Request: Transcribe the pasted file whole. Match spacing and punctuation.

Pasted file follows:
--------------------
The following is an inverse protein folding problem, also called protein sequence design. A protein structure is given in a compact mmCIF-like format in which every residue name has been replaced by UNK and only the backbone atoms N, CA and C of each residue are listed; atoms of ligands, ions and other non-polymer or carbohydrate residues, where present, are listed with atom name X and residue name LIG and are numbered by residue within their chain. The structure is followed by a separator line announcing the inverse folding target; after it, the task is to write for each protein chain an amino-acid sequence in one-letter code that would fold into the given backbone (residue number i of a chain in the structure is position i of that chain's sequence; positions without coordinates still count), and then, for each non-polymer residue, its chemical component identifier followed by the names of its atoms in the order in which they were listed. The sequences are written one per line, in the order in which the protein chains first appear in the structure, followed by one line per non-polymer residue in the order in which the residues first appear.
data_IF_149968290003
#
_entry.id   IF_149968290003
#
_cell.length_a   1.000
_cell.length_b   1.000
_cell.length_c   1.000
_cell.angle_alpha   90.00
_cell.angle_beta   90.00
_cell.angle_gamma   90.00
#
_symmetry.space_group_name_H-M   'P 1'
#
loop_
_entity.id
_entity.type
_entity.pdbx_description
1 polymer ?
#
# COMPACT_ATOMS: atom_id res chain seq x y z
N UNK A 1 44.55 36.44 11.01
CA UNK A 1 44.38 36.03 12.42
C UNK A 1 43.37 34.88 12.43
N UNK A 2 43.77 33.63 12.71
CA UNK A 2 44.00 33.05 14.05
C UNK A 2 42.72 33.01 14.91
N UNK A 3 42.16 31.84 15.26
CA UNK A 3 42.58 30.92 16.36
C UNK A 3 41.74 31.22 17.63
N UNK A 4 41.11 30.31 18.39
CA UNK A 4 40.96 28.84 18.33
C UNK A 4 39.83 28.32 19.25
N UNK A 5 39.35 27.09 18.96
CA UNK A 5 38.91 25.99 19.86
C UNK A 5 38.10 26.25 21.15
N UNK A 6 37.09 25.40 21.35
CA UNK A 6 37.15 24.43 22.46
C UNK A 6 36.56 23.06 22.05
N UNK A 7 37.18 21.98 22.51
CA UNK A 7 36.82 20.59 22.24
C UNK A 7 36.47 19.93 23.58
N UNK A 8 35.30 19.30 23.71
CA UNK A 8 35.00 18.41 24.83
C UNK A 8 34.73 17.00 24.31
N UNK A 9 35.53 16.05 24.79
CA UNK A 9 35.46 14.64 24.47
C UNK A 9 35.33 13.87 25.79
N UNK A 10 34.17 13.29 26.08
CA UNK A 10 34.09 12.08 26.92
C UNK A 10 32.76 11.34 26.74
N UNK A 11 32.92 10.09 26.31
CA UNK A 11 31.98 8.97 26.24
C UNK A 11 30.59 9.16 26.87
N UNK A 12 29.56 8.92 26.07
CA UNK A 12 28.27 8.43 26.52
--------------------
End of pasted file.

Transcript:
The following is an inverse protein folding problem, also called protein sequence design. A protein structure is given in a compact mmCIF-like format in which every residue name has been replaced by UNK and only the backbone atoms N, CA and C of each residue are listed; atoms of ligands, ions and other non-polymer or carbohydrate residues, where present, are listed with atom name X and residue name LIG and are numbered by residue within their chain. The structure is followed by a separator line announcing the inverse folding target; after it, the task is to write for each protein chain an amino-acid sequence in one-letter code that would fold into the given backbone (residue number i of a chain in the structure is position i of that chain's sequence; positions without coordinates still count), and then, for each non-polymer residue, its chemical component identifier followed by the names of its atoms in the order in which they were listed. The sequences are written one per line, in the order in which the protein chains first appear in the structure, followed by one line per non-polymer residue in the order in which the residues first appear.
data_IF_149968290003
#
_entry.id   IF_149968290003
#
_cell.length_a   1.000
_cell.length_b   1.000
_cell.length_c   1.000
_cell.angle_alpha   90.00
_cell.angle_beta   90.00
_cell.angle_gamma   90.00
#
_symmetry.space_group_name_H-M   'P 1'
#
loop_
_entity.id
_entity.type
_entity.pdbx_description
1 polymer ?
#
# COMPACT_ATOMS: atom_id res chain seq x y z
N UNK A 1 44.55 36.44 11.01
CA UNK A 1 44.38 36.03 12.42
C UNK A 1 43.37 34.88 12.43
N UNK A 2 43.77 33.63 12.71
CA UNK A 2 44.00 33.05 14.05
C UNK A 2 42.72 33.01 14.91
N UNK A 3 42.16 31.84 15.26
CA UNK A 3 42.58 30.92 16.36
C UNK A 3 41.74 31.22 17.63
N UNK A 4 41.11 30.31 18.39
CA UNK A 4 40.96 28.84 18.33
C UNK A 4 39.83 28.32 19.25
N UNK A 5 39.35 27.09 18.96
CA UNK A 5 38.91 25.99 19.86
C UNK A 5 38.10 26.25 21.15
N UNK A 6 37.09 25.40 21.35
CA UNK A 6 37.15 24.43 22.46
C UNK A 6 36.56 23.06 22.05
N UNK A 7 37.18 21.98 22.51
CA UNK A 7 36.82 20.59 22.24
C UNK A 7 36.47 19.93 23.58
N UNK A 8 35.30 19.30 23.71
CA UNK A 8 35.00 18.41 24.83
C UNK A 8 34.73 17.00 24.31
N UNK A 9 35.53 16.05 24.79
CA UNK A 9 35.46 14.64 24.47
C UNK A 9 35.33 13.87 25.79
N UNK A 10 34.17 13.29 26.08
CA UNK A 10 34.09 12.08 26.92
C UNK A 10 32.76 11.34 26.74
N UNK A 11 32.92 10.09 26.31
CA UNK A 11 31.98 8.97 26.24
C UNK A 11 30.59 9.16 26.87
N UNK A 12 29.56 8.92 26.07
CA UNK A 12 28.27 8.43 26.52